Evaluation of dissolution of nonconventional phosphate fertilizers in Zimbabwe soils: effects of soil properties
AbstractDissolution of phosphate rock (PR) depends on inherent chemical and physical properties of the rock and on external factors such as soils and plants. The objective of this study was to investigate, with a soil incubation experiment, the relationship between selected soil factors and extractable phosphorus (P) in order to assess the potential of using nonconventional phosphate fertilizers derived from unreactive Dorowa (Zimbabwe) PR on Zimbabwe soils. Three phosphate fertilizer materials: finely ground (0.150-mm screen) Dorowa PR (DPR); DPR partially acidulated with 50 % of the sulfuric acid required for complete acidulation (PADPR); and a compacted mixture of DPR + triple superphosphate (TSP) + urea + potassium chloride (DTUK) with half of the P from DPR and half from TSP, were made from Dorowa rock. Their relative effectiveness in supplying P was compared with that of single superphosphate on soils that varied in properties thought to influence PR dissolution and P availability. The effectiveness of the P sources in supplying Bray-I P after a 40-day and Pi P after a 90-day soil incubation period followed the order of SSP>DTUK>PADPR>DPR=Check. Soils high in clay, soil organic matter, and iron oxides content yielded significantly less extractable P than soils with low content.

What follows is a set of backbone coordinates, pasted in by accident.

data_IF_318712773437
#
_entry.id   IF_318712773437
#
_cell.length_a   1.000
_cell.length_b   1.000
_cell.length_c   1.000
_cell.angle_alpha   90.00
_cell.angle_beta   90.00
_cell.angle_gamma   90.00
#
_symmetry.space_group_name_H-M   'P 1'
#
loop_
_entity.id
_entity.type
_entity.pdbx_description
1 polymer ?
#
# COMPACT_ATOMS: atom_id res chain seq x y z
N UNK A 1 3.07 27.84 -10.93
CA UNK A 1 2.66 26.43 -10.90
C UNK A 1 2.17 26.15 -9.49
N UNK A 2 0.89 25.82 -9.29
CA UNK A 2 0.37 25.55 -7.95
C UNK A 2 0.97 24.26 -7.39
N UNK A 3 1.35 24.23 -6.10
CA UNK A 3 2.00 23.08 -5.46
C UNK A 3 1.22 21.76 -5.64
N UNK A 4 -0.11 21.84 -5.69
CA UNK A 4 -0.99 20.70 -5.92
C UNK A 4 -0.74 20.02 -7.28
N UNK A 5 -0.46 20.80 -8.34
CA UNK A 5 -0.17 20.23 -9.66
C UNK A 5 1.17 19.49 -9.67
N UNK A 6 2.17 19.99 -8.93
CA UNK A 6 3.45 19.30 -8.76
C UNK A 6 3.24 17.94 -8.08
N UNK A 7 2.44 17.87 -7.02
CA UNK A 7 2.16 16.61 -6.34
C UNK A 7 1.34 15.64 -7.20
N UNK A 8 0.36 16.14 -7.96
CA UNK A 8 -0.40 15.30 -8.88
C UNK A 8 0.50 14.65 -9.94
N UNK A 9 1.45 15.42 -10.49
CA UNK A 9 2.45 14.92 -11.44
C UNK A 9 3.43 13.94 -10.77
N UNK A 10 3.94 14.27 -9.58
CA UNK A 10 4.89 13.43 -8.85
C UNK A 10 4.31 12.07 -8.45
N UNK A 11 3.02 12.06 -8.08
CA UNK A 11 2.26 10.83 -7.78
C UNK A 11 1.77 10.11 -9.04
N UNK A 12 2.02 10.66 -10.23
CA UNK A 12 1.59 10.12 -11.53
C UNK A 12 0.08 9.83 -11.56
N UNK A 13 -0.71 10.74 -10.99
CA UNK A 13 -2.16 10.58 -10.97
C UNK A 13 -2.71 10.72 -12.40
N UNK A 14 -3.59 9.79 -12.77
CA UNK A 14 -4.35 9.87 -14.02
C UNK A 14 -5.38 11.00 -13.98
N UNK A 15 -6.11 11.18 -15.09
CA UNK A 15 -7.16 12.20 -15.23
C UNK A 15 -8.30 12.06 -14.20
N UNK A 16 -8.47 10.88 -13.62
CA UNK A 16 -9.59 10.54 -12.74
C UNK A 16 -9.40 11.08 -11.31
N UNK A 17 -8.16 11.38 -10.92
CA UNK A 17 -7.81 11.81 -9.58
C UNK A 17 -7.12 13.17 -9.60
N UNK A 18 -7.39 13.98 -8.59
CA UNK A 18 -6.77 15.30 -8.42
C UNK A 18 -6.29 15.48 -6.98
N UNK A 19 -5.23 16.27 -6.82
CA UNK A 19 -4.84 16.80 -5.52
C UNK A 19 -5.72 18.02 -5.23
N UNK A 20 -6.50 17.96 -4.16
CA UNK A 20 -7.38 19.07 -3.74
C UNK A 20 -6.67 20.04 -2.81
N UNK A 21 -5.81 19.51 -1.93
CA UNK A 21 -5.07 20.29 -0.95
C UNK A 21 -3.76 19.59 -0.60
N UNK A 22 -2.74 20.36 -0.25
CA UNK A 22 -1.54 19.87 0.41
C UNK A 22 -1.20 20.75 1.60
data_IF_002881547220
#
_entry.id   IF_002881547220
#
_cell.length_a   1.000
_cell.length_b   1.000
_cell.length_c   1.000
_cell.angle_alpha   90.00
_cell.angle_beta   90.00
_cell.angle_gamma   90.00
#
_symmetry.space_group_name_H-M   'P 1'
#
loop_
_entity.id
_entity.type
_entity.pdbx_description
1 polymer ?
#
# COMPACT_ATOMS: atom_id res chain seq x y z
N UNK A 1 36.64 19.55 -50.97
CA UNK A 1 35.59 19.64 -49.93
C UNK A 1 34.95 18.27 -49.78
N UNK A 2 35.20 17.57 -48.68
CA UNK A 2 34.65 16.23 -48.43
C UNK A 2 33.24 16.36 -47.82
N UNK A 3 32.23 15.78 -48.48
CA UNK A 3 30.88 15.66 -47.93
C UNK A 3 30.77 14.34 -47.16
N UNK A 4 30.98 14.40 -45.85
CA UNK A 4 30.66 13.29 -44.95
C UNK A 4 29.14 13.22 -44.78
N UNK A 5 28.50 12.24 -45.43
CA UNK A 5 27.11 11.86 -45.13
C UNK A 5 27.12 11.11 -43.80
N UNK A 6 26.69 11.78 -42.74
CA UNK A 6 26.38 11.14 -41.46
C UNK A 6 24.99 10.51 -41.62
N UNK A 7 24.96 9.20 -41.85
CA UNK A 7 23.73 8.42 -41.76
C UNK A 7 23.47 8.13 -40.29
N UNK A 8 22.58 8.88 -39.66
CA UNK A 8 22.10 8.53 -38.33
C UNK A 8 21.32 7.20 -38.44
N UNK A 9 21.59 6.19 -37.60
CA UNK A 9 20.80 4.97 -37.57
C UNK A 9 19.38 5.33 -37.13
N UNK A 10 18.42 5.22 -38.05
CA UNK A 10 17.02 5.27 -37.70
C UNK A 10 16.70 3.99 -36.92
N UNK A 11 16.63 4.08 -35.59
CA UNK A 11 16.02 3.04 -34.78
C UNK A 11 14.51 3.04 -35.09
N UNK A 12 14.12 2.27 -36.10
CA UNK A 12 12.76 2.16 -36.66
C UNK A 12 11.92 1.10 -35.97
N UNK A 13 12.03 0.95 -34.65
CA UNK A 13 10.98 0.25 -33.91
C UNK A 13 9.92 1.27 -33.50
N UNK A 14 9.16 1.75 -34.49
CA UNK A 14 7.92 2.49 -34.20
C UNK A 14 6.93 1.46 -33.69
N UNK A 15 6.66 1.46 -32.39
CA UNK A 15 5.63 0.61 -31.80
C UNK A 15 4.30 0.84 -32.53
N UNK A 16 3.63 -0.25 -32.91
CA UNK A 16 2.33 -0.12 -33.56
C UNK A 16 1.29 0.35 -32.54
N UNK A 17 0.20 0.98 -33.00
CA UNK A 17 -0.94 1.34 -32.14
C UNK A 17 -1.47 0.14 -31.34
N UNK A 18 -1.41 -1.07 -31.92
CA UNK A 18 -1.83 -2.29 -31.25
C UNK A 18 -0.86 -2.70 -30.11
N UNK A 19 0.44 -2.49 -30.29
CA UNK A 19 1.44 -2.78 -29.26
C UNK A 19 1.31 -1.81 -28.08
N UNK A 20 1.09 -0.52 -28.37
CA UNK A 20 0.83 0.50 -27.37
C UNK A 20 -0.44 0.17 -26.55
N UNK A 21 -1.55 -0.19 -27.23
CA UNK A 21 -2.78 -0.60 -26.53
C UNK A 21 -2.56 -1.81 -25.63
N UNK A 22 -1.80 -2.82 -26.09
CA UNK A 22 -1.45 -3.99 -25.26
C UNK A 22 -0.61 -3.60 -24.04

African Journal of Science and Technology Vol. 5(2) 2004: 73-82